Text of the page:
Kent State Museum unveils new exhibition centering Black hair

Reegan Saunders Reporter

Black hair is a phenomenon left unexplored outside the Black community. The Kent State Museum’s latest exhibition, “TEXTURES: The History and Art of Black Hair,” sheds light on the complexities of the Black hair experience.


“TEXTURES” is the culmination of 20 years of research into the significance of Black hair by co-curator Tameka Ellington, an associate professor in the School of Fashion. Ellington has spent the past three years curating the exhibition with Joseph Underwood, an assistant professor of art history.


In a statement made announcing “TEXTURES,” Ellington said that in the wake of the death of George Floyd, non-Black people have said the exhibition is “timely.”


“My response is always, ‘The issues that Black people have had with their hair is more than 400 years old; society is just now catching up,’” Ellington said.


The exhibition shares the history of Black hair through three stories – Community and Memory, Hair Politics and Black Joy – and it includes an interactive component created in collaboration with the Wick Poetry Center.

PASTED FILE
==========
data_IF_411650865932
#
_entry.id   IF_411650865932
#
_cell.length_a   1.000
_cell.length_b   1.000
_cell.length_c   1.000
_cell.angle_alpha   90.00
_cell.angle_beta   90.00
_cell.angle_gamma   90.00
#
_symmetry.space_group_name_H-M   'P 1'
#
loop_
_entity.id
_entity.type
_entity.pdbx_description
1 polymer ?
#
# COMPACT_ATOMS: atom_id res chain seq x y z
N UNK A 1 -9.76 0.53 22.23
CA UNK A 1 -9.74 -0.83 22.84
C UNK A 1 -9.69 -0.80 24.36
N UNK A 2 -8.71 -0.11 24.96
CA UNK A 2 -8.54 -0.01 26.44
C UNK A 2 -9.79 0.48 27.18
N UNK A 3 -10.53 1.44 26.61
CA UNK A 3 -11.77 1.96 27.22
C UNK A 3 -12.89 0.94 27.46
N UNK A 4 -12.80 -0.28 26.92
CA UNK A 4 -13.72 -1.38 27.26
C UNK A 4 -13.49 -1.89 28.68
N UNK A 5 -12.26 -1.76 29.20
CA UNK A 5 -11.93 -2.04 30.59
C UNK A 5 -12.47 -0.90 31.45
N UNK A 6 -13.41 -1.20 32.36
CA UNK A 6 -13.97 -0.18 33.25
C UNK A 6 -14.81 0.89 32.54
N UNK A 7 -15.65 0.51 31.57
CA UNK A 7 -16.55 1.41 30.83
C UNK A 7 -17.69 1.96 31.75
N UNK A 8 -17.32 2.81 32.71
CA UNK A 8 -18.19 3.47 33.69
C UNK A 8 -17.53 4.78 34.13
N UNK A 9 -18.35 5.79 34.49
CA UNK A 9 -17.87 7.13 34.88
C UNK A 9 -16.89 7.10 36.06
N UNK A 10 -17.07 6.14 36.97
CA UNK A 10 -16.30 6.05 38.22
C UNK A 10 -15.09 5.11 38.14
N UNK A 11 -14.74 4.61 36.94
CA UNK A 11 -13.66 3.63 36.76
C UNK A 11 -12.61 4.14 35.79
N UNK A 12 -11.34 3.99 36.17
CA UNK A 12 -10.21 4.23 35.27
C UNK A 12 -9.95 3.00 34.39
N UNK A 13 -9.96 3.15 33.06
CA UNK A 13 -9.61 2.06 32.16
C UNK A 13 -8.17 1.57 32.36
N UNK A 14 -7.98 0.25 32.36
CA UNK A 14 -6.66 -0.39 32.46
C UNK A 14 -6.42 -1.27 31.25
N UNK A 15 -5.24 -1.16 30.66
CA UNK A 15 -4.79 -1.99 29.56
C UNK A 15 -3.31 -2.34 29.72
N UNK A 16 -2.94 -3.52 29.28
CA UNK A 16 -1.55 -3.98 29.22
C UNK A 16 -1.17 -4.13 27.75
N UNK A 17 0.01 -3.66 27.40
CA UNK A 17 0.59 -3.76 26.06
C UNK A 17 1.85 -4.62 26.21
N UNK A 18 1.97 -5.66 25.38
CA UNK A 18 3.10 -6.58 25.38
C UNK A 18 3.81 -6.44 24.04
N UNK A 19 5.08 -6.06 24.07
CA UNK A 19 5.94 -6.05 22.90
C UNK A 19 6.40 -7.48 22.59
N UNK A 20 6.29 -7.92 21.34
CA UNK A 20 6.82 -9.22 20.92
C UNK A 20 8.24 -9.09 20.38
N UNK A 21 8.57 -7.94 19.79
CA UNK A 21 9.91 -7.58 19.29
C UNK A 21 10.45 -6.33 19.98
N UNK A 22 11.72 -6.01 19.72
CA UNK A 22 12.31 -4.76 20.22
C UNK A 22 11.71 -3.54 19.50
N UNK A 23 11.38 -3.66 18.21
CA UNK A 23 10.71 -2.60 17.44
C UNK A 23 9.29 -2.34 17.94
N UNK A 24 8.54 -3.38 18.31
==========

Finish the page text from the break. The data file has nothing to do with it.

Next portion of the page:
Inspired by Victor Hugo Green’s “Negro Motorist Green Book,” the “Textures Digital Greenbook” is a collection of stories meant to continue educating future audiences. Museum visitors can interact with the virtual collection alongside the physical artworks.


There are over 150 items in the exhibition, including artifacts related to Madame C.J. Walker. Sophomore studio art major Maya Culley, a member of the exhibition team, was particularly drawn to these artifacts.


“I think people will be in shock,” Culley said. “There is an enormous variety of stuff in the gallery. And there are so many pieces that are just stunning.”


To continue the conversation beyond the museum exhibit, the curators have planned programming for the next year, including a virtual panel with Black barbers. They have also created a catalog of the artwork accompanied by essays, some of which were written by the curators.


“[Ellington] talks about her own hair traumas,” Underwood said. “The things that happened to her as a Black woman in America that made her realize her hair was different and that she could be discriminated for it.”


In the way each Black woman in America has her own hair journey, the artworks paint their own story.


“I think everything deserves a lot of attention,” Culley said.  “I would want people to very slowly walk through it and pay attention to what they’re looking at.”


“TEXTURES” opened Friday and will run through Aug. 7, 2022. Museum hours and ticket prices can be found through the Kent State Museum.


Reegan Saunders is a reporter. Contact them at [email protected].